compile is the most important tool because it is the Liberty Eiffel compiler. In a normal installation, it is invoked by the command se c.
There are two ways of invoking it: the traditional mode and the ACE mode.
- In the traditional mode, many options can be specified on the command line.
- In the ACE mode (Assembly of Classes in Eiffel), most of its options are not allowed on the
command line; they have their equivalents in the ACE file.
se c [common_options] [c2c_options] <root_class> [<root_procedure>]
se c [common_options] <ace_file.ace>
The first syntax is the traditional mode, the second is the ACE mode.
In the ACE mode, the name of the ACE file provided must end with the suffix .ace.
The compile command runs through several stages:
- the compile_to_c command is called to produce the C files (*.h and *.c).
A script file is also created, whose name depends on the application.
- this script is executed line by line; normally, it call the C compiler for each .c file, then it finishes with the link phase.
- if the -clean option is used, the clean command is called.
Like compile_to_c, compile must have at least one argument which gives the program's starting point, which is, in fact, the creation of a class. In the ACE mode, this information is given by parameters in the ACE file. In the traditional mode, you have to give at least the class name: by default the creation feature is called make, and this must exist; otherwise, it is necessary to specify the creation feature.
In all cases, the creation feature must be a feature with no arguments.
|| By default, the generated C files are kept from one execution to the next. This allows incremental compilation, since only the files changed since the last invocation of compile are regenerated.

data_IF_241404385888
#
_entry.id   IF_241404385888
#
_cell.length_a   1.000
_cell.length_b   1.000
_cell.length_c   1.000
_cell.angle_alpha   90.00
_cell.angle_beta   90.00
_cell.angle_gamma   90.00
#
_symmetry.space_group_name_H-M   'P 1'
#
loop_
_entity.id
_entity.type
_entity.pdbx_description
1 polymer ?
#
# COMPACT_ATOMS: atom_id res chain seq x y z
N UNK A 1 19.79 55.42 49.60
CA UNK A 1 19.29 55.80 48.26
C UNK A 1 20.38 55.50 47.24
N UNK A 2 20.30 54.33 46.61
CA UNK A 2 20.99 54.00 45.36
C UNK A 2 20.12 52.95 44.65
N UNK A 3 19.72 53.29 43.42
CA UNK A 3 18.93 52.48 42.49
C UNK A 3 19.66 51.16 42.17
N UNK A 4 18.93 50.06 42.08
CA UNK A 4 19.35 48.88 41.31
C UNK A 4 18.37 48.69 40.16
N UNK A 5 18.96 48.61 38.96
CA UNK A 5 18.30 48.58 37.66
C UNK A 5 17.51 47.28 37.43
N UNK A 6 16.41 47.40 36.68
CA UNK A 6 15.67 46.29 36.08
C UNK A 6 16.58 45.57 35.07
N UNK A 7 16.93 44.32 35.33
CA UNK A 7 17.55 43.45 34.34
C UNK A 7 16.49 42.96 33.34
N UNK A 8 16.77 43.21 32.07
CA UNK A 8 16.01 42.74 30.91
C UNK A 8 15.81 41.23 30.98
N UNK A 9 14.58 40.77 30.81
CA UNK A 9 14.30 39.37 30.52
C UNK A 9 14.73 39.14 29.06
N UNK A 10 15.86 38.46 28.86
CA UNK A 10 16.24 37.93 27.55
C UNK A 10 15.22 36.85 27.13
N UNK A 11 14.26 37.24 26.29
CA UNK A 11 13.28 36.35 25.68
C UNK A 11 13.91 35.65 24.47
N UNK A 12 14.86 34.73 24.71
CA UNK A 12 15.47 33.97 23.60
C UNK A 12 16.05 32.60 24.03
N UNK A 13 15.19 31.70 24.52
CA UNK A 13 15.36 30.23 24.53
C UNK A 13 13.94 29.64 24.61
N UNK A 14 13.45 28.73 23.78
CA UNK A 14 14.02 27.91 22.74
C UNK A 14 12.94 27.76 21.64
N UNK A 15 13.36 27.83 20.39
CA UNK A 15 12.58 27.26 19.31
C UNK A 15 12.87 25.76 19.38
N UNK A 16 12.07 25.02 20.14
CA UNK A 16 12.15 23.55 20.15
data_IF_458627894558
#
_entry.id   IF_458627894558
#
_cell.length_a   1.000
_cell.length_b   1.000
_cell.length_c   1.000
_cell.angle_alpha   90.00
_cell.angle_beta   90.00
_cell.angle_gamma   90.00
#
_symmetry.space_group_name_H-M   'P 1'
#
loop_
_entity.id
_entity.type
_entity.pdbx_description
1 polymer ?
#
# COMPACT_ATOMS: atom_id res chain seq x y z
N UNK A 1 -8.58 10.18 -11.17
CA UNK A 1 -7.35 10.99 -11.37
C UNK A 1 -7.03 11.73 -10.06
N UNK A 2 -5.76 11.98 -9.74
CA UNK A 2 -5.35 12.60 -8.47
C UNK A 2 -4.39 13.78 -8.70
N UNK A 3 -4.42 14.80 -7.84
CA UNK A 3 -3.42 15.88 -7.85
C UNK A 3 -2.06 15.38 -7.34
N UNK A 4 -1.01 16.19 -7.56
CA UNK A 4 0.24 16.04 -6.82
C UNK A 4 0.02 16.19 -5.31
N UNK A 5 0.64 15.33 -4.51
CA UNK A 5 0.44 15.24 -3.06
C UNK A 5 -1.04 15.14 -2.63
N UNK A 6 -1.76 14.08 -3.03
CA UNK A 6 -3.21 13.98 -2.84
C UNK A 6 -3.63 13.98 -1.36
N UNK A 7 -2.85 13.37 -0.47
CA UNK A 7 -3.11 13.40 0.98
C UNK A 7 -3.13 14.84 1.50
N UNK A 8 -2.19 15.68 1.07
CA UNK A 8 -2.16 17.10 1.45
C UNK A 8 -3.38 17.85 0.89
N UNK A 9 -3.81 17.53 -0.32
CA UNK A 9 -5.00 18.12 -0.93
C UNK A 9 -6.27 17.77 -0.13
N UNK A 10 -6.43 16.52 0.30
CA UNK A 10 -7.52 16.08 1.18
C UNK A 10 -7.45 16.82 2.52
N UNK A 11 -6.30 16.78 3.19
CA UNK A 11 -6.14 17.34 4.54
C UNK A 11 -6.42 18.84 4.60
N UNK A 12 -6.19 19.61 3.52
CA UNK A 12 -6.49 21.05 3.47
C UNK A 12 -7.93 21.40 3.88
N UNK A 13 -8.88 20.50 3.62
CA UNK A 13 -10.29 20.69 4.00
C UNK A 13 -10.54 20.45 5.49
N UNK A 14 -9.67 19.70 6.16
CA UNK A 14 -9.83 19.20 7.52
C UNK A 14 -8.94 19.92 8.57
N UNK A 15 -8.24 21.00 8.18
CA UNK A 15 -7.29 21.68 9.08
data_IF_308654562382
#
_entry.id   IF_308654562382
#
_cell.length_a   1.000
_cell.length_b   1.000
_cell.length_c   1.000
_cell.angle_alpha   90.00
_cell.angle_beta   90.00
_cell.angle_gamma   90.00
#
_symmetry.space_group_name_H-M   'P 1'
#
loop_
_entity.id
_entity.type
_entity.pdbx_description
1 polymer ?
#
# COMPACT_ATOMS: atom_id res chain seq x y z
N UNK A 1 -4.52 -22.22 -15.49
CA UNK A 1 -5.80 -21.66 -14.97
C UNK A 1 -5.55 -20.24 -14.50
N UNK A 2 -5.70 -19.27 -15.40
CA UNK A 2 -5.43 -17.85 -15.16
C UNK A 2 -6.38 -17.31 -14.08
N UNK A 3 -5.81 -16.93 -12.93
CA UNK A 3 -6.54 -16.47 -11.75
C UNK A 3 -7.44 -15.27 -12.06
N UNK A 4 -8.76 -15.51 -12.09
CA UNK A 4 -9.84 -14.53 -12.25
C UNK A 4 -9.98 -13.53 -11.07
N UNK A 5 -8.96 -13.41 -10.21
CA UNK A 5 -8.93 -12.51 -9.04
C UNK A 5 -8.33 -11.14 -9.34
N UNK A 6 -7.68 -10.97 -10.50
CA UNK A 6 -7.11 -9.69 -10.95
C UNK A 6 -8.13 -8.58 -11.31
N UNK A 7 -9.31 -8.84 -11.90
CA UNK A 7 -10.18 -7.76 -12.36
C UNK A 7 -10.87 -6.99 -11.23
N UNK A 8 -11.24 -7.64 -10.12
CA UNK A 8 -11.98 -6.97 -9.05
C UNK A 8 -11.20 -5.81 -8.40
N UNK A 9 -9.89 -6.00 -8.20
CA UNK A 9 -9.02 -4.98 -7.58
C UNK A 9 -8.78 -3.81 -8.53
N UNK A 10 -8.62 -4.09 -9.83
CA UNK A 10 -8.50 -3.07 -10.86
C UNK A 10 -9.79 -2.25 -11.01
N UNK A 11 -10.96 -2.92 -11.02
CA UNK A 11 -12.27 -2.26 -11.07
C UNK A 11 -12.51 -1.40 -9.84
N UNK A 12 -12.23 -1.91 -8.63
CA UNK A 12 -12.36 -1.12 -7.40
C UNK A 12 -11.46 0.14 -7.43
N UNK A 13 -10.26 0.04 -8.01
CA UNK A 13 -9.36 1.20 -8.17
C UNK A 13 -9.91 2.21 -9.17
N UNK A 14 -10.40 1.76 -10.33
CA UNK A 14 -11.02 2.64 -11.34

Since the Eiffel compilation is usually much faster than the C compilation, this usually saves a lot of time.
However, there are situations when one wants to remove all the old generation of files, so as to start from scratch.
The -clean option deletes the C files, the object files and several other generated files, by invoking the clean command at the end of the compilation.
||Display a short summary of the command line syntax,as well as a complete list of the compiler's options.|
||Display (an enormous amount of) information during the compilation: a complete list of files loaded, the type inference scores, the generated files, and so on.|
||Display the Liberty Eiffel version number.|
These options are passed directly to compile_to_c. See that command for details.
Examples of using traditional mode
When Liberty Eiffel is installed correctly, you can run the following command to test compile the notorious Hello world program:
se c hello_world
In this mode, by default, the compiler is very silent; to see more detail, enter
se c -verbose hello_world
and suddenly Liberty Eiffel becomes very chatty! It just has to tell you about every file used and every file written.
An executable program is generated (normally a.out under UNIX, a.exe under Windows) which can be run directly.
Enter the following command to create a finalised version of our Hello world:
se c -boost -c_mode release hello_world
These options are passed to compile_to_c. This is usually the best way to finalise a program. Note that using C mode commonly implies the -no_split option, as well as passing the -O3 option to the C compiler.
To compile a large project (e.g. the class PROJECT) with incremental compilation and checking preconditions:
se c -require_check project
The very first time, all the C files are produced and compiled. Subsequently, if you use the same command after changing some Eiffel files, only the changed C files will be recompiled.
Note that extensive modifications of the source can force the recompilation of the whole project.
Again, changing the compilation options also involves recompiling the whole set of generated C files.